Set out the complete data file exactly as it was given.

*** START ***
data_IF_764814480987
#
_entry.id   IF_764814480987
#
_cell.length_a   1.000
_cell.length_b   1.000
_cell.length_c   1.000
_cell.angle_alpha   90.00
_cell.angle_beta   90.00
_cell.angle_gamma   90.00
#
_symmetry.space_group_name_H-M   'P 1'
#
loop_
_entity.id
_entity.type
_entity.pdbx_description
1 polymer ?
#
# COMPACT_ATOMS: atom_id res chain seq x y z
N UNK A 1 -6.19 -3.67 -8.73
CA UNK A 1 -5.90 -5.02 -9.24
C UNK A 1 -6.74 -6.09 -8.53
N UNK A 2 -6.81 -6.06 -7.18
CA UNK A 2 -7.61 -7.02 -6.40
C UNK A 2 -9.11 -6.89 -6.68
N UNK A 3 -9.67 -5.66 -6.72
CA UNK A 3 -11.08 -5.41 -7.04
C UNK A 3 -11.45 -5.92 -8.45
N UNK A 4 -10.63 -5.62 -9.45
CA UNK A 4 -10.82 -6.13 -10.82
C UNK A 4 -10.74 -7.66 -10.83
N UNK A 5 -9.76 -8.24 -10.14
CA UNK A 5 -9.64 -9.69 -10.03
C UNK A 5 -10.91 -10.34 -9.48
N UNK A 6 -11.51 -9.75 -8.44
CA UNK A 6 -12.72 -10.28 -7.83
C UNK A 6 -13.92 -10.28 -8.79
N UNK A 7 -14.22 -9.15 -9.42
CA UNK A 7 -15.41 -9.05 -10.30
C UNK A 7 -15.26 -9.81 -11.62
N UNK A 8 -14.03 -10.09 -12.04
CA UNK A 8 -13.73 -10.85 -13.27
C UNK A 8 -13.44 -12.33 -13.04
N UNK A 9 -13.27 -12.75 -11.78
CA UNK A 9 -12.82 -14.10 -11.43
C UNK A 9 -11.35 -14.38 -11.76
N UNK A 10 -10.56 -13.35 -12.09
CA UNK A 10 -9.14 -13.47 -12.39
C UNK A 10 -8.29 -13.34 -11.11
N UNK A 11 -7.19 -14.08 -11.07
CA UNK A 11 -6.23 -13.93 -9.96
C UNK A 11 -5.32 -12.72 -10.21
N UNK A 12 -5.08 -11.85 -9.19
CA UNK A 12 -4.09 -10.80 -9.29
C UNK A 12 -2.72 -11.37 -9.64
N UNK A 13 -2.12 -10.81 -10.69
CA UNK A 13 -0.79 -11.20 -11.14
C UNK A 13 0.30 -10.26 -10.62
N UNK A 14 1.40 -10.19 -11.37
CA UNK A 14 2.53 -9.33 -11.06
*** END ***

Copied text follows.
data_IF_764814480987
#
_entry.id   IF_764814480987
#
_cell.length_a   1.000
_cell.length_b   1.000
_cell.length_c   1.000
_cell.angle_alpha   90.00
_cell.angle_beta   90.00
_cell.angle_gamma   90.00
#
_symmetry.space_group_name_H-M   'P 1'
#
loop_
_entity.id
_entity.type
_entity.pdbx_description
1 polymer ?
#
# COMPACT_ATOMS: atom_id res chain seq x y z
N UNK A 1 -6.19 -3.67 -8.73
CA UNK A 1 -5.90 -5.02 -9.24
C UNK A 1 -6.74 -6.09 -8.53
N UNK A 2 -6.81 -6.06 -7.18
CA UNK A 2 -7.61 -7.02 -6.40
C UNK A 2 -9.11 -6.89 -6.68
N UNK A 3 -9.67 -5.66 -6.72
CA UNK A 3 -11.08 -5.41 -7.04
C UNK A 3 -11.45 -5.92 -8.45
N UNK A 4 -10.63 -5.62 -9.45
CA UNK A 4 -10.82 -6.13 -10.82
C UNK A 4 -10.74 -7.66 -10.83
N UNK A 5 -9.76 -8.24 -10.14
CA UNK A 5 -9.64 -9.69 -10.03
C UNK A 5 -10.91 -10.34 -9.48
N UNK A 6 -11.51 -9.75 -8.44
CA UNK A 6 -12.72 -10.28 -7.83
C UNK A 6 -13.92 -10.28 -8.79
N UNK A 7 -14.22 -9.15 -9.42
CA UNK A 7 -15.41 -9.05 -10.30
C UNK A 7 -15.26 -9.81 -11.62
N UNK A 8 -14.03 -10.09 -12.04
CA UNK A 8 -13.73 -10.85 -13.27
C UNK A 8 -13.44 -12.33 -13.04
N UNK A 9 -13.27 -12.75 -11.78
CA UNK A 9 -12.82 -14.10 -11.43
C UNK A 9 -11.35 -14.38 -11.76
N UNK A 10 -10.56 -13.35 -12.09
CA UNK A 10 -9.14 -13.47 -12.39
C UNK A 10 -8.29 -13.34 -11.11
N UNK A 11 -7.19 -14.08 -11.07
CA UNK A 11 -6.23 -13.93 -9.96
C UNK A 11 -5.32 -12.72 -10.21
N UNK A 12 -5.08 -11.85 -9.19
CA UNK A 12 -4.09 -10.80 -9.29
C UNK A 12 -2.72 -11.37 -9.64
N UNK A 13 -2.12 -10.81 -10.69
CA UNK A 13 -0.79 -11.20 -11.14
C UNK A 13 0.30 -10.26 -10.62
N UNK A 14 1.40 -10.19 -11.37
CA UNK A 14 2.53 -9.33 -11.06